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BRITARCH  July 2006

BRITARCH July 2006

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Subject:

Re: Britain 'had apartheid society' - the original paper.

From:

Andy Horton <[log in to unmask]>

Reply-To:

British archaeology discussion list <[log in to unmask]>

Date:

Wed, 19 Jul 2006 19:55:11 +0100

Content-Type:

text/plain

Parts/Attachments:

Parts/Attachments

text/plain (114 lines)

Hello,

Rambling Thoughts on the published *pdf file   No graphs (I have done my 
own stats in the BRITARCH archives somewhere). 

Thanks for the reference to the full article.

Nobody is suggesting it proves anything. It is a hypothesis to explain the 
divergent archaeological and linguistic evidence and the new genetic 
evidence as well. It fits the pattern better than mass immigration and 
genocide. 

I would go as far as to say it would fit other invasions/immigrations as 
well. 

What it has going for it is:

1)  studies of immigration patterns where historic records are known show 
the same tendency
2)  biological studies of animals show greater breeding success of the 
fittest and most suited as clear from invasions of alien organisms

What it does not seem to have going for it

1)  population studies, with no explanation of a fall of millions of people 
during the Roman period (another explanation would have to be thought about 
this, if all the population estimates are right, which I do not think they 
are)

2)  To be fitter to exploit the environment, the newcomers would have to be 
in a positions either with new technology to exploit the land better, or 
they could pinch the best resources by force and remove the Romano/Brits 
from their land

3)  There is name evidence that there was integration of the Saxons and 
welas as early as the 8th century, so the integration would be much quicker 
than proposed. I would actually suggest that the welas and Saxons were 
quite quick to gang up on their previous Roman overlords when it suited 
their purpose, especially as some had vamoosed back off to Rome and left 
their treasures buried in the earth. Then fighting for scarce resources and 
double crossing and murdering each other when it was politically 
expedient.  (I use Saxons as a collective name for the mixed tribes.)

I expect the apartheid enclaves could be called 'tribes'. I expect they 
fought amongst themselves as well. 

I see that the basic argument is that new German political masters would 
have all the best land and resources and that this could explain there 
greater breeding success without the need to invent famines and world 
disasters which there is exiguous evidence for.

For the linguistic people to be satisfied though, it would need the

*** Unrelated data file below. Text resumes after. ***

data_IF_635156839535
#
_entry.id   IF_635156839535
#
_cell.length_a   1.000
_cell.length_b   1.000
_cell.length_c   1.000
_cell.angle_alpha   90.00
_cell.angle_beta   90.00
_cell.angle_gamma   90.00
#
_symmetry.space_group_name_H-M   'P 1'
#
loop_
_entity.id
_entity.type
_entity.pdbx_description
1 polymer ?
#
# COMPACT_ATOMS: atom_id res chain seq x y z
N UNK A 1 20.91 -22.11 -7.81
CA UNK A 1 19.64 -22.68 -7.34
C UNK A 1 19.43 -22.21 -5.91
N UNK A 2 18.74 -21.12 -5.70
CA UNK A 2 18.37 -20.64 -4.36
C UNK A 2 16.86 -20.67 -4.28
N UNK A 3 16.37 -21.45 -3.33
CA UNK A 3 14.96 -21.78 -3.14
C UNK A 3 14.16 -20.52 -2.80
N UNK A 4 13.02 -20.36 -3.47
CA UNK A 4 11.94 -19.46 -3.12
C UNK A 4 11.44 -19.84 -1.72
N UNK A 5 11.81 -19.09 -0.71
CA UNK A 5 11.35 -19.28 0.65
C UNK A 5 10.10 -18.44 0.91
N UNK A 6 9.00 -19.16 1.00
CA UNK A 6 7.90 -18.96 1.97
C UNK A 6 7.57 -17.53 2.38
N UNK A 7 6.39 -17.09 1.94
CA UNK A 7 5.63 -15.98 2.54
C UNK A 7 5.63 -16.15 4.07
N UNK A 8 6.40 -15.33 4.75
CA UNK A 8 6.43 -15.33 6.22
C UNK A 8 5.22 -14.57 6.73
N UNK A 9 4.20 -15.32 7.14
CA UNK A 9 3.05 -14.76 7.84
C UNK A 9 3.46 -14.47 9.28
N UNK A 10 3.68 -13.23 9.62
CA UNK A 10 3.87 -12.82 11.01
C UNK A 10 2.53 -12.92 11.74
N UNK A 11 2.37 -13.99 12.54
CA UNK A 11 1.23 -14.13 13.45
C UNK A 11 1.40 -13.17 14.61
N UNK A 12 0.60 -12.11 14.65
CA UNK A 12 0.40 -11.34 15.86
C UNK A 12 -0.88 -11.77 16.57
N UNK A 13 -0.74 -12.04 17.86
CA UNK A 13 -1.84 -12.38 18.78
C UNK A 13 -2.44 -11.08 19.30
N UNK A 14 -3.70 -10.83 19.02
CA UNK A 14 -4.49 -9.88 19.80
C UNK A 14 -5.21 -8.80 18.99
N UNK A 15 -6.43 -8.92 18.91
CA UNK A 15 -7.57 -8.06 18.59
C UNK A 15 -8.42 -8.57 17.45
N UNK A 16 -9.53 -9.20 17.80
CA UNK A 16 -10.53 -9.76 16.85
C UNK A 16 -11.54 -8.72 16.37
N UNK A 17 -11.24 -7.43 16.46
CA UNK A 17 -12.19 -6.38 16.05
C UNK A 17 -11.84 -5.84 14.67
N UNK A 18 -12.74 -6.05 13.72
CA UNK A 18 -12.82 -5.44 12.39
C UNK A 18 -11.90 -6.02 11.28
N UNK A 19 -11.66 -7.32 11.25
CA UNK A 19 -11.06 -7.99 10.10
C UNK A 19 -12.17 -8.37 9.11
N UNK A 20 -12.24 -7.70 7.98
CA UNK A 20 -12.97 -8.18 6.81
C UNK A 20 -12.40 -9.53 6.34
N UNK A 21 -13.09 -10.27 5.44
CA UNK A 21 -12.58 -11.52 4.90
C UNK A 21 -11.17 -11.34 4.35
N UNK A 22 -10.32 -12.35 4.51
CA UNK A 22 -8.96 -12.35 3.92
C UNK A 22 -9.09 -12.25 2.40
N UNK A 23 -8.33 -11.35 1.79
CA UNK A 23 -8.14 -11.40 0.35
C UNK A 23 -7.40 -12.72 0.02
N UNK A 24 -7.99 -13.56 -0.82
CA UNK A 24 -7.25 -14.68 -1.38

population to be 2 million, and for many of the natives to speak Latin and 
not Welsh. 

As 2 million people will not have got missing in the Roman occupation 
period, the only explanation can be that that there was not 3.4 million 
population during Roman times in Britain. I think the population would have 
to be about 1.5 million when the Romans came in AD 43 officially. (Can't 
just wipe out 2 million people without an explanation, but I suppose you 
can say they were never there in the first place!)

However, it is not necessary to think of Britain as an isolated island back 
then. The English Channel would have been a highway and the only bit the 
immigrants would want, both the Romans and the Saxons is the rich fertile 
bits of southern and middle England. And the Thames Valley. Just the bits 
that are richest even today!

In short, cut out the apartheid bit and the theory has always made sense to 
me, because I thought out independently that something like this would have 
happened.

Andy Horton




On Wed, 19 Jul 2006 16:20:27 +0100, Trevor Ogden <[log in to unmask]> wrote:

>The text of the paper is available free at 
>http://www.pubs.royalsoc.ac.uk/media/proceedings_b/papers/RSPB20063627.pdf
>
>The reference is "Evidence for an apartheid-like social structure in early 
>Anglo-Saxon England" by Mark G Thomas, Michael PH Stumpfl, and Heinrich 
>Härke.  Proc Roy Soc B, doi: 10.1098/rspb2006.3627.
>(For any who don't know, doi means digital object identifier, and is a way 
>of specifying a paper that has been published on line by a journal ahead 
of 
>the paginated version.)
>
>Without yet having read the paper, I agree with Nick - it looks as if they 
>have shown by computer simulation that a particular social pattern would 
>explain the observed outcome, but that does not of course prove that this 
>was the social pattern that actually occurred.
>
>Trevor Ogden
>
>At 15:45 19/07/2006, Nick.Thorpe wrote:
>>Dear All,
>>
>>Blame whichever of the authors of the original article - Mark Thomas,
>>since he is the first-named - decided to use the term apartheid, as the
>>BBC have just picked it up from there.  Presumably the notion was to
>>place the stress on their theory that there was a ban or prejudice
>>against inter-marriage with locals.  Personally I should like to see the
>>assumptions underlying their computer model (e.g. how much 'Anglo-Saxon'
>>immigration do they allow pre-5th century and post-5th century) before
>>trumpeting it as a vindication of anyone's views.  It is after all,
>>simply a set of computer simulation models which allows for the
>>possibility that the authors' favoured solution is correct after certain
>>assumptions have been made,
>>
>>Nick Thorpe
>========================================================================

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